The City of Victoria has sold its inventory of bleachers, leaving many local festival organizers scrambling to find alternative seating and wondering what impact the loss will have.
At the end of 2015 the city’s bleachers were deemed unsafe and were decomissioned. The bleachers have since been sold, however, the city still continues to supply the foldable ‘drive-in’ bleachers (they open hydraulically instead of being physically assembled by city workers), which provide one-third of the seating.
In a letter dated Feb. 22 sent to event organizers notifying them of the change, the city said the bleachers have not been replaced.
The loss will have a significant impact on a number of upcoming local festivals that draw thousands of people to downtown Victoria annually and inject millions into the local economy.
The Victoria International Buskers Festival in July brings in dozens of international entertainers and thousands of people during the 10-day event along the streets of Victoria.
Organizer John Vickers said he was shocked when he received the letter.
The loss of seating means 750 people on three waterfront parking lot areas will either have to sit on the ground or stand during the roughly hour-long performances, resulting in people spending less time watching shows.
“The reason we have half an empty downtown much of the time is because the community isn’t present,” said Vickers, adding the festival attracts many locals as well.
“These events bring the community into our downtown core and the city should be behind these events. They shouldn’t just be calling us up a few months before the festival and saying to us ‘we’re high and dry, go find your own bleachers’.”
He added there isn’t room in the festival budget to purchase new bleachers five months it’s set to kick off.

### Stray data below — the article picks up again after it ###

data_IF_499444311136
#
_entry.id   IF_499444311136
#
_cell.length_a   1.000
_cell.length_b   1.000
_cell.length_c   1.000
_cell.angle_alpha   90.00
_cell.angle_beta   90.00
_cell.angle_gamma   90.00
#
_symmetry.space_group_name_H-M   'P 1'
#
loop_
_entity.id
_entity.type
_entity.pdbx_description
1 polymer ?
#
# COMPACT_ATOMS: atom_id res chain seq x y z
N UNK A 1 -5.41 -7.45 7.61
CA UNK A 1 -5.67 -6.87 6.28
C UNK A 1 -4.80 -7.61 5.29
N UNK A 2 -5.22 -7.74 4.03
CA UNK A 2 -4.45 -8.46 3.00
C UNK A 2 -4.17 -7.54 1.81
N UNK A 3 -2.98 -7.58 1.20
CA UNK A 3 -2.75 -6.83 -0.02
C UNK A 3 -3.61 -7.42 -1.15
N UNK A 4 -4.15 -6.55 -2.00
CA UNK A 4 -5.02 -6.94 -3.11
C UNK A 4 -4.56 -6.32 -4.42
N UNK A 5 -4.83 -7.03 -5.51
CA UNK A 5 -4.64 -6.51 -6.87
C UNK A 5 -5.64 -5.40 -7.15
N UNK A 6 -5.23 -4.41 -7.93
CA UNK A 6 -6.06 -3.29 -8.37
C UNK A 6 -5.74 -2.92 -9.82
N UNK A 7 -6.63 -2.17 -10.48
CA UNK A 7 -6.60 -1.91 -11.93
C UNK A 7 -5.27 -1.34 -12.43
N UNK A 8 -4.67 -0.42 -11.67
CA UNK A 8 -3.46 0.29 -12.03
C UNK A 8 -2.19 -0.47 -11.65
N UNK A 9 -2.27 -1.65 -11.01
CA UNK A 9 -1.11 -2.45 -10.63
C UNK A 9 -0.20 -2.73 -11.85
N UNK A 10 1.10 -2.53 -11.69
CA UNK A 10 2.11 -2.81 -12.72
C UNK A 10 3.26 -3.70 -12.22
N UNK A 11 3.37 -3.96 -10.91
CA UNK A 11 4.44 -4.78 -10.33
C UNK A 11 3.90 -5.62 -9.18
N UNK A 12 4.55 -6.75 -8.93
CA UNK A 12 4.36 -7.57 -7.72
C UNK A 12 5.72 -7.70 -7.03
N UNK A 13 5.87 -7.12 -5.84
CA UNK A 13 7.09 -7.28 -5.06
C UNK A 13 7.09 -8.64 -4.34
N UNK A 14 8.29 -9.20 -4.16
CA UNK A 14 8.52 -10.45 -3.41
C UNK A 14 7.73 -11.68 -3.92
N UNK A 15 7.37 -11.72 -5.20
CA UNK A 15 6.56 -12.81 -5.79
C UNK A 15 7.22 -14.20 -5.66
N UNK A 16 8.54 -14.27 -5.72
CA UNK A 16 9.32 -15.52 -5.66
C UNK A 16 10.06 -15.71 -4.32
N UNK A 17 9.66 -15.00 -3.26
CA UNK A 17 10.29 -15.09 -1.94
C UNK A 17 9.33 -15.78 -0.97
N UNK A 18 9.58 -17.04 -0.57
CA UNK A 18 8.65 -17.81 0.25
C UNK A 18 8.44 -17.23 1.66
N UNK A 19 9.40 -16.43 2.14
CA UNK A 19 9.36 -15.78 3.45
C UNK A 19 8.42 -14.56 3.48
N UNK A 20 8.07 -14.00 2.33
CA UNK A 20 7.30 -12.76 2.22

The 10-day TD Victoria International Jazz Festival at the end of June also relies heavily on the use of bleachers for performances in Centennial Square.
Darryl Mar, festival producer and founder, was “dismayed” after he heard about the loss of bleachers from one of their suppliers late last week.
“We’re left scrambling to see how we can replace the bleachers,” said Mar, adding they’ve been using the bleachers for more than a decade to accommodate roughly 300 of the 20,000 that come through the square.
“If we don’t source any bleachers, the majority of the audience will be standing up for our shows. We do have a lot of attendees that are more senior than a lot of the other festivals.”
However, not all festivals organizers are worried.
Erik Ages, general manager of the Fairway Gorge Paddling Club and the Victoria Dragon Boat Festival, is using the foldable bleacher system from the city, along with an identical system from Langford.
Ages said he’s glad the city is replacing an outdating system to make it more safe for users.
No one from the city was available for comment before the Victoria News went to print.
Organizers hope the city will replace the bleachers.
“My hope is the city will come to some sort of conscious reality where they’re able to recognize that these events and others are important and need to be supported and hopefully they’ll come up with some new bleachers, or at least some sort of temporary situation, which is going to save face,” Vickers said.